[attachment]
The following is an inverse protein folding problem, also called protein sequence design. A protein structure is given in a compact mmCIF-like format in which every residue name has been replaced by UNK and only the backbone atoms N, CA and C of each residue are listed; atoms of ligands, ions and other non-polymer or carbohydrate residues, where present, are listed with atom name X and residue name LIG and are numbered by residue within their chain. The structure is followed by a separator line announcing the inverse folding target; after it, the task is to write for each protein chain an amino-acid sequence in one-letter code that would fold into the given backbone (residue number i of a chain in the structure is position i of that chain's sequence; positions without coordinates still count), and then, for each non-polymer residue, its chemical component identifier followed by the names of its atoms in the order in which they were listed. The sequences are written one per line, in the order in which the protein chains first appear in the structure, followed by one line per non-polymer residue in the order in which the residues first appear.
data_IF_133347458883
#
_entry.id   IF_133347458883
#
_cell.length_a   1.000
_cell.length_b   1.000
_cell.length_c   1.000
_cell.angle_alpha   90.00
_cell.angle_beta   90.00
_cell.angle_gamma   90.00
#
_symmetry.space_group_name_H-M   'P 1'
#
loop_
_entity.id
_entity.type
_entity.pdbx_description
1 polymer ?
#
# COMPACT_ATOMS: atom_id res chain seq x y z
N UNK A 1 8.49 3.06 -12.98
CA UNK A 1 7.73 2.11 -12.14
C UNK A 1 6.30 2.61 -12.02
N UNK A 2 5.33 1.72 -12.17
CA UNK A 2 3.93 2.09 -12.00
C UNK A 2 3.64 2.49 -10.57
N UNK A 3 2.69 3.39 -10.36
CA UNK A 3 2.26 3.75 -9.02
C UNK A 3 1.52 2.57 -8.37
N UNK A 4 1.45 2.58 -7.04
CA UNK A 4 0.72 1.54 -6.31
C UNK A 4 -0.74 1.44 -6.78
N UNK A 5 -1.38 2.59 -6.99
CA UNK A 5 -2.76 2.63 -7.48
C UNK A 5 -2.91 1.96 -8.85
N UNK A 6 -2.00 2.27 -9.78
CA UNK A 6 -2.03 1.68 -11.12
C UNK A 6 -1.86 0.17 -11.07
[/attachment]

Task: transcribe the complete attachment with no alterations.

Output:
The following is an inverse protein folding problem, also called protein sequence design. A protein structure is given in a compact mmCIF-like format in which every residue name has been replaced by UNK and only the backbone atoms N, CA and C of each residue are listed; atoms of ligands, ions and other non-polymer or carbohydrate residues, where present, are listed with atom name X and residue name LIG and are numbered by residue within their chain. The structure is followed by a separator line announcing the inverse folding target; after it, the task is to write for each protein chain an amino-acid sequence in one-letter code that would fold into the given backbone (residue number i of a chain in the structure is position i of that chain's sequence; positions without coordinates still count), and then, for each non-polymer residue, its chemical component identifier followed by the names of its atoms in the order in which they were listed. The sequences are written one per line, in the order in which the protein chains first appear in the structure, followed by one line per non-polymer residue in the order in which the residues first appear.
data_IF_133347458883
#
_entry.id   IF_133347458883
#
_cell.length_a   1.000
_cell.length_b   1.000
_cell.length_c   1.000
_cell.angle_alpha   90.00
_cell.angle_beta   90.00
_cell.angle_gamma   90.00
#
_symmetry.space_group_name_H-M   'P 1'
#
loop_
_entity.id
_entity.type
_entity.pdbx_description
1 polymer ?
#
# COMPACT_ATOMS: atom_id res chain seq x y z
N UNK A 1 8.49 3.06 -12.98
CA UNK A 1 7.73 2.11 -12.14
C UNK A 1 6.30 2.61 -12.02
N UNK A 2 5.33 1.72 -12.17
CA UNK A 2 3.93 2.09 -12.00
C UNK A 2 3.64 2.49 -10.57
N UNK A 3 2.69 3.39 -10.36
CA UNK A 3 2.26 3.75 -9.02
C UNK A 3 1.52 2.57 -8.37
N UNK A 4 1.45 2.58 -7.04
CA UNK A 4 0.72 1.54 -6.31
C UNK A 4 -0.74 1.44 -6.78
N UNK A 5 -1.38 2.59 -6.99
CA UNK A 5 -2.76 2.63 -7.48
C UNK A 5 -2.91 1.96 -8.85
N UNK A 6 -2.00 2.27 -9.78
CA UNK A 6 -2.03 1.68 -11.12
C UNK A 6 -1.86 0.17 -11.07